I scrambled up and tied the rope off around a tree and then returned to the crowd that was now gathering around Oxshott as he tried the control the kite with Harry dangling below it, as it twisted to and fro in the wind.
“Bring him down this instant!” bellowed Lord Daunt, stamping down through the snow.
“Not yet, not yet!” shouted Harry, “Just stop it spinning, I need to get my bearings!”
Oxshott strained every muscle, pulling the kite up into the wind.
“There they are! There they are! I can see the reindeer, away to the east!” and with one hand hold his cap on Harry pointed out over the snow into the blinding distance.
With an answering shout the Sami were off in pursuit and the rest of us leapt upon the rope, all heaving with Oxshott until Harry was safely back on terra firma.
“That was the single most terrifying and exciting thing I have ever done!”
“That,” said Lord Daunt, “Was the single most courageous and idiotic thing I have ever seen. I suppose that was your idea, Hope?”
“It was, sir,” I said, for I must admit I was rather proud of it.
Lord Daunt then proceded to let me know just how idiotic he thought it was and just how little he thought I had to be proud of. I must admit I was glad when the Sami returned with the reindeer and interrupted his tirade as, as far as I could tell, he had every intention of going on all night.
The Sami were, it seemed, still having trouble with one bull reindeer, who was evidently the one who had led the herd off during the storm and was now very determined not to be brought back into camp.
As they approached the tents he broke away from the other animals and, snorting and pawing at the ground, came hurtling at us through the encampment, tossing his great sweeping antlers this way and that.
Without a second’s hesitation, Oxshott stepped into his path and seized him by the antlers, bringing him to a dead stop. For a moment the animal was caught by surprise but then it shook itself and tossed its great head, straining against Oxshott’s grip. With that the Baronet let go with one hand and neatly punched the reindeer on the nose.
The poor creature staggered backwards and, knowing what was likely to happen next now that his blood was up, I rushed forward to grab Oxshott before he could finish it. He shook me off into the snow as if I was barely there, but within moments the Sami had hold of him, hauling him back away from the reindeer and he struggled against them.
“Oxshott, stop playing the bally idiot!” roared Lord Daunt, “We’ve had enough stupidity for one day. You’ve given that poor reindeer a red nose, leave the bally thing alone!”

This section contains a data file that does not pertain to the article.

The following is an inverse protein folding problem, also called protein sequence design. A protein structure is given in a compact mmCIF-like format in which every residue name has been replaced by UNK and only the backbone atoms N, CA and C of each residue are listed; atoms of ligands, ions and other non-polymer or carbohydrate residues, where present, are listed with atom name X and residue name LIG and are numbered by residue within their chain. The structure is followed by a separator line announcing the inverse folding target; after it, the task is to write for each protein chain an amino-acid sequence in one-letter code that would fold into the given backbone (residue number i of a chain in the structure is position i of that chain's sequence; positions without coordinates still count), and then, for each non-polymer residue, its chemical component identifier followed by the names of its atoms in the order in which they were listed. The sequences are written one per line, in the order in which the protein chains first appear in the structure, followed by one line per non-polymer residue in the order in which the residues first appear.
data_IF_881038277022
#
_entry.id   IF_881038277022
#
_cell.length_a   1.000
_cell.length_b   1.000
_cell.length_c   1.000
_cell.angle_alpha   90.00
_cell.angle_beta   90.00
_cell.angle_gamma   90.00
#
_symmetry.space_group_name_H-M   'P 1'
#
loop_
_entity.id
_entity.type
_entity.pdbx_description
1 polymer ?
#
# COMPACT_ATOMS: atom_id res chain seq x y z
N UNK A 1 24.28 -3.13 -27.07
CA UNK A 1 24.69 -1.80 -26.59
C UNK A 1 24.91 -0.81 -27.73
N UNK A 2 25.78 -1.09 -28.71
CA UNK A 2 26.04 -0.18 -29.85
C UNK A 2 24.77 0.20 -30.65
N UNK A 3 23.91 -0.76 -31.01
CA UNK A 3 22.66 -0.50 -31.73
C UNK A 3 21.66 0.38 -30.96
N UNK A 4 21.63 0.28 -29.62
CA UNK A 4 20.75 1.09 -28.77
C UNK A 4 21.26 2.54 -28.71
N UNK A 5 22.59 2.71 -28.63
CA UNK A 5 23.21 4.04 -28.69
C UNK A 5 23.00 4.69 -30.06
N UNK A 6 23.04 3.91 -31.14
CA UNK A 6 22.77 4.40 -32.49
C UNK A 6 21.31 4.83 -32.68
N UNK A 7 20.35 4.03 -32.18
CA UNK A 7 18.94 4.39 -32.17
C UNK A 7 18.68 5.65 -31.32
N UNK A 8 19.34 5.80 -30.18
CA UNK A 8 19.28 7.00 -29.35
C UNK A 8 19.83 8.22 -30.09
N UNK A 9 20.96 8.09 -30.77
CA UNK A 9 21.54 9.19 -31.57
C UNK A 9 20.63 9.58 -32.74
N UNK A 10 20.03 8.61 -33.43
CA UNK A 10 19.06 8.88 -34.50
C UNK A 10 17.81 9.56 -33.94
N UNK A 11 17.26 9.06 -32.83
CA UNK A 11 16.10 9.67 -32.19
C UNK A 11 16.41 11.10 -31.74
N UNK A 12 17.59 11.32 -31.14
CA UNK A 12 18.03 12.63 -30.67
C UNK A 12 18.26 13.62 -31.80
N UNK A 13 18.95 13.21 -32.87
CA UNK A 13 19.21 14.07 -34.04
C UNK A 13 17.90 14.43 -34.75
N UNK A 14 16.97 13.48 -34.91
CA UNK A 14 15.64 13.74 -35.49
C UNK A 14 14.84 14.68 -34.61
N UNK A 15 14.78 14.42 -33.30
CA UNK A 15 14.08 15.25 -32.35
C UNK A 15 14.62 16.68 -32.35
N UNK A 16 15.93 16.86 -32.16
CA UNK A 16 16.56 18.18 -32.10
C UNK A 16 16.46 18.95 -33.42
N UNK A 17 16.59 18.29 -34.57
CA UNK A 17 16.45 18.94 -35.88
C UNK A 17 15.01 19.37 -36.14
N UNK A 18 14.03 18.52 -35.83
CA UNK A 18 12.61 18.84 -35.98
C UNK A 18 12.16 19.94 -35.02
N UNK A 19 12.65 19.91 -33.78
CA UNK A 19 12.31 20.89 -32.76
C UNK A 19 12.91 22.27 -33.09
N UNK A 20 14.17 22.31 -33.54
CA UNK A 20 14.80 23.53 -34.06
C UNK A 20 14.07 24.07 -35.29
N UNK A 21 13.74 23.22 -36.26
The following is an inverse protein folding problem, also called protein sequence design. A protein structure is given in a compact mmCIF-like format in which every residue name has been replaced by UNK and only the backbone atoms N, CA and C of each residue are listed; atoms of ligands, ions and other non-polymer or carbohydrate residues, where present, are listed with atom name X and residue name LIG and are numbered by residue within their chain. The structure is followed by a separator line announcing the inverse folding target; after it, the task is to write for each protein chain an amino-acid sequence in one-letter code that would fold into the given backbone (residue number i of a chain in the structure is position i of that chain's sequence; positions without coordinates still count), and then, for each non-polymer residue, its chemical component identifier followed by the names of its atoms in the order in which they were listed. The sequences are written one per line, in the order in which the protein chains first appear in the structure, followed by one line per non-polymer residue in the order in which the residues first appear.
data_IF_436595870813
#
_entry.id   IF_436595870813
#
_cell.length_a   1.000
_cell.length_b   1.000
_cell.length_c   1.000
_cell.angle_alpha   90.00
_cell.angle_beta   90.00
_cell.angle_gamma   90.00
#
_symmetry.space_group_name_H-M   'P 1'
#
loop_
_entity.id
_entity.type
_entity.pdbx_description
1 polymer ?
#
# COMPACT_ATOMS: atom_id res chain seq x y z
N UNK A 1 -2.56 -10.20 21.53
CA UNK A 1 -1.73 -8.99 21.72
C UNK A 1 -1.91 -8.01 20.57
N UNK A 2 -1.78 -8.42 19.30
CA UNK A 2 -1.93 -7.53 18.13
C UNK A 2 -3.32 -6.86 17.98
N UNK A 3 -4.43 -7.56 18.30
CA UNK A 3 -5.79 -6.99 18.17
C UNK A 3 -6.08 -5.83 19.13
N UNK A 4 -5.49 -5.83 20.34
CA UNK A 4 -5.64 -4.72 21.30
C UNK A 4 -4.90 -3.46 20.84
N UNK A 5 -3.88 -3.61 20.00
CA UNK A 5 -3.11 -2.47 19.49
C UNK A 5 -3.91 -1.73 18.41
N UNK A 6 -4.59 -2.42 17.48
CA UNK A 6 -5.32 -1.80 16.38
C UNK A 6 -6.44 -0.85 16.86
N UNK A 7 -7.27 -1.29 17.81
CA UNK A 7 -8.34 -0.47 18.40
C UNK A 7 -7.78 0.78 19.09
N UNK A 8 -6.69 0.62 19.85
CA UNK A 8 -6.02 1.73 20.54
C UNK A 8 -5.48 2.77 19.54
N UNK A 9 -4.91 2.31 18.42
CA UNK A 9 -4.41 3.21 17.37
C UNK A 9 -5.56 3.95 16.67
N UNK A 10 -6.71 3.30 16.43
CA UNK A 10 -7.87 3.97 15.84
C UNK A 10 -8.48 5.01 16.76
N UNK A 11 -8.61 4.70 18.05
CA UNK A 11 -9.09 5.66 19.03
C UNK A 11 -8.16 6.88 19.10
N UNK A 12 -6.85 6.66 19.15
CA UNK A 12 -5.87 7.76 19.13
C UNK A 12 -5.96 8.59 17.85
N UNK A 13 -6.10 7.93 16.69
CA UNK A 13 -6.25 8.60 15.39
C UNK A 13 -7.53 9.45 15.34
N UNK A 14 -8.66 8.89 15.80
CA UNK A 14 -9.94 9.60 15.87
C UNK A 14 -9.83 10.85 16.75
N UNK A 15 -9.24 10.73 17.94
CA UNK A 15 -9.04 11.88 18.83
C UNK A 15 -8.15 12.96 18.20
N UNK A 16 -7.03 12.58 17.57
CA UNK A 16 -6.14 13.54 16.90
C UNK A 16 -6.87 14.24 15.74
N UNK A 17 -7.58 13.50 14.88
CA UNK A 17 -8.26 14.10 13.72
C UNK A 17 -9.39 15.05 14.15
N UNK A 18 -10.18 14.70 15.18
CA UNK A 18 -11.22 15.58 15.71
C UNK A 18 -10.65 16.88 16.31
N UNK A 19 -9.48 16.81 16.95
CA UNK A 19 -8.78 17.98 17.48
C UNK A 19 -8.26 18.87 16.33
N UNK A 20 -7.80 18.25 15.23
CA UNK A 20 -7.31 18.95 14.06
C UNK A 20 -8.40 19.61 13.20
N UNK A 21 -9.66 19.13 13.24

Reluctantly, and with a fierce look for the both the reindeer and me, Baronet Oxshott shrugged off the Sami and stomped away through the snow.
It was not long after this that our guide, a cheerful and weather-beaten Finn called Jaakko, who insists we call him Jim, at last arrived with the dog sleds that are to be our transport further north. The dogs were a boisterous, noisy pack, full of life and energy, who look more than eager to be ready to start tomorrow morning.
Finally, just as we were packing everything for the night, preparing for an early departure in the morning, Oxshott returned in the company of two of the Sami and in a slightly improved mood. It turned out that the three of them had gone fishing, making a hole in the ice of a nearby lake and dropping their lines through it into the water beneath.
Oxshott had managed to catch a single, small fish, and he proudly removed its head, waggling it at me on the end of his finger like a puppet, explaining how he was going to have to make an extra small plaque to mount it on.
I am growing, much against my instincts, a little worried about Baronet Oxshott.
Anyway, I shall close now, so that I can send this letter back with one of the Sami in the morning. The wind is blowing once more, flapping the skins of the tent back and forth but Oxshott and the Sami are singing songs at each other over the noise. Outside the reindeer are ruminating and the dogs barking and whining to each other and the snow is hissing against the trees and it is all a curious comforting sound – I do believe I am becoming quite the adventurer after all.
Your kite-flying and sleigh-riding
PS Jim tells me that polar bears have been spotted coming much further south than usual this season. Imagine if we actually see one!
My Dear Lady Misericordia,
I hope this letter finds you well. Its lucky that you have Viscount Fox there with you to make such funny jokes about schools of fish devouring their teachers. I’m not sure that he’s quite as funny as he seems to think he is. I’d like to see him hanging on for dear life over the briney deep while a shark snaps at his feet.